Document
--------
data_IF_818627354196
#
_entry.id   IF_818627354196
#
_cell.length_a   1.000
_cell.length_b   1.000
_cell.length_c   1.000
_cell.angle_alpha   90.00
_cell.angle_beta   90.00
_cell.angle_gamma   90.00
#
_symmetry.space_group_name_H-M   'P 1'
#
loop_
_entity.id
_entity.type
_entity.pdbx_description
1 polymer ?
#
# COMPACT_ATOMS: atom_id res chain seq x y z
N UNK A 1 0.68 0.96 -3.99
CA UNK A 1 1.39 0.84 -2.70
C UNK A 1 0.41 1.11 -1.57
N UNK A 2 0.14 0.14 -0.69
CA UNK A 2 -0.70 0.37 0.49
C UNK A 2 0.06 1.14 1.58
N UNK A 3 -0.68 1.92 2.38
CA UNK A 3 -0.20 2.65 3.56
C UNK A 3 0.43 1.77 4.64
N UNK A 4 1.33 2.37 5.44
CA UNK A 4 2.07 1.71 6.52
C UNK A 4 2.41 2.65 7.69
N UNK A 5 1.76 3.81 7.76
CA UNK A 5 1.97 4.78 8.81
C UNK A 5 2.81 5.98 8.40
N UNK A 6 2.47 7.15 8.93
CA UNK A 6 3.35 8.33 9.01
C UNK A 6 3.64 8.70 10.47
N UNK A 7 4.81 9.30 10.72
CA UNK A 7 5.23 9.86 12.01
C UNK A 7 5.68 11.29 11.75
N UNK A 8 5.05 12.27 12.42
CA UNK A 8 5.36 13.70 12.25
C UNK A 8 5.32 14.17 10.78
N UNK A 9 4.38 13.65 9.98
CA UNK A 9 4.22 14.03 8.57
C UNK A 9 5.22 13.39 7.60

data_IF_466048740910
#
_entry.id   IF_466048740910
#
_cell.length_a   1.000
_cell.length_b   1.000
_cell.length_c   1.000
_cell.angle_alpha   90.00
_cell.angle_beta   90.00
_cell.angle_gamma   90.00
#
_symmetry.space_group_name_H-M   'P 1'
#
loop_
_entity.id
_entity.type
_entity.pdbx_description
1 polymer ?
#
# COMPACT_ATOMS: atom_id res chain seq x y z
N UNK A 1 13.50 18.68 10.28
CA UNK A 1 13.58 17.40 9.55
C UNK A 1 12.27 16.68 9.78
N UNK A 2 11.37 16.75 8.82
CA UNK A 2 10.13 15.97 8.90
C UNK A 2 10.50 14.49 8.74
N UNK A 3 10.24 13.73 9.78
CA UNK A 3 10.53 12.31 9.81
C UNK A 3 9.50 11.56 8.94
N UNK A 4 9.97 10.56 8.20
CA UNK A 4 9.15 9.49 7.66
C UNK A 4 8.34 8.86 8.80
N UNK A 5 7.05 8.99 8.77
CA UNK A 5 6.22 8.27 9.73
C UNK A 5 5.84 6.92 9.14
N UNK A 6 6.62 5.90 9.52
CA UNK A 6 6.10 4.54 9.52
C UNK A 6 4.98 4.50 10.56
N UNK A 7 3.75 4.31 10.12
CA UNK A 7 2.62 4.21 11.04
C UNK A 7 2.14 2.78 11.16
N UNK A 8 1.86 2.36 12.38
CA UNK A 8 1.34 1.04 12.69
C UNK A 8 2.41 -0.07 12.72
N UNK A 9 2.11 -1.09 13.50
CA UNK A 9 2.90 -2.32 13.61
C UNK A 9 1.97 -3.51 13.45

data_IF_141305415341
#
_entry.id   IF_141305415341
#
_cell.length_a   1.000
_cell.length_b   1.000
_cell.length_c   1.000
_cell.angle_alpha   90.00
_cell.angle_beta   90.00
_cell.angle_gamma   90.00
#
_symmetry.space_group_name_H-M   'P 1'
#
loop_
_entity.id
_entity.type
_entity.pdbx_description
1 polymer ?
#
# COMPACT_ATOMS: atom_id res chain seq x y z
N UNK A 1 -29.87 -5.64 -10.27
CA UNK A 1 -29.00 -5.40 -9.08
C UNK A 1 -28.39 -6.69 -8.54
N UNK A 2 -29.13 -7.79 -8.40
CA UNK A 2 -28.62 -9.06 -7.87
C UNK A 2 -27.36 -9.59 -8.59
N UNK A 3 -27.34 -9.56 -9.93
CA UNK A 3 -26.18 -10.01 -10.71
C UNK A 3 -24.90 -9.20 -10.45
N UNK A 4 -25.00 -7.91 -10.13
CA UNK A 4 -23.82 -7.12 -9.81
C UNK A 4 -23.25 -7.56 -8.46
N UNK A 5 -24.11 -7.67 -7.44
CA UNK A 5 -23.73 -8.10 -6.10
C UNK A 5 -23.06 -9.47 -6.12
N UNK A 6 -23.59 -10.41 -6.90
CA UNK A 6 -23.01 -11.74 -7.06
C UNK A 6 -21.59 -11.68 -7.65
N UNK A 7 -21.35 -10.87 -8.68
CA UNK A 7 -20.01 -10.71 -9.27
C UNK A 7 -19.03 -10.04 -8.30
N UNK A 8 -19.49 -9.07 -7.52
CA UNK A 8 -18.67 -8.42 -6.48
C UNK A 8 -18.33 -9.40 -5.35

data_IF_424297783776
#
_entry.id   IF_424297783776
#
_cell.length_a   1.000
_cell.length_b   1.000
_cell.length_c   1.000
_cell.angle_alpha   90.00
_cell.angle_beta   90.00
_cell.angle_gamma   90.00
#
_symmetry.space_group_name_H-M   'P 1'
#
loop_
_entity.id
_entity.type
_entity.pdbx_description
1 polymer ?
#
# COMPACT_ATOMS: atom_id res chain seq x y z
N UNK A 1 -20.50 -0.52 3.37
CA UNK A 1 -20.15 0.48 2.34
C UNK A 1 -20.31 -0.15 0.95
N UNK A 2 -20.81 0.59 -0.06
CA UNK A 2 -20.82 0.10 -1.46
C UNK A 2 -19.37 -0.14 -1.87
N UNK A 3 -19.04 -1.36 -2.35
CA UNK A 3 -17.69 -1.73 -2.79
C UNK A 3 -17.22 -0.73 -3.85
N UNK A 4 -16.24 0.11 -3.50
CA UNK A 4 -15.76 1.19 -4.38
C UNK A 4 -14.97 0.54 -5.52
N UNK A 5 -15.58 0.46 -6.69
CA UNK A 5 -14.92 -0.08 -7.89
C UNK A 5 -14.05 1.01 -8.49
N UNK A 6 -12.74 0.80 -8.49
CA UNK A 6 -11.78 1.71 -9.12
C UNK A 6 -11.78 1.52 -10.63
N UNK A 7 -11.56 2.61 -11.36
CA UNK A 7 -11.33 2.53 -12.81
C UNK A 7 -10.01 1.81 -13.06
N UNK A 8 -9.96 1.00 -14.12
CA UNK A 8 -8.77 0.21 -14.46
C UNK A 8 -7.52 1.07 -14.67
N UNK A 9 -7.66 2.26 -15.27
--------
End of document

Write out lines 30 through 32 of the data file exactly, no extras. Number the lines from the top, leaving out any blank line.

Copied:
N UNK A 4 1.33 2.37 5.44
CA UNK A 4 2.07 1.71 6.52
C UNK A 4 2.41 2.65 7.69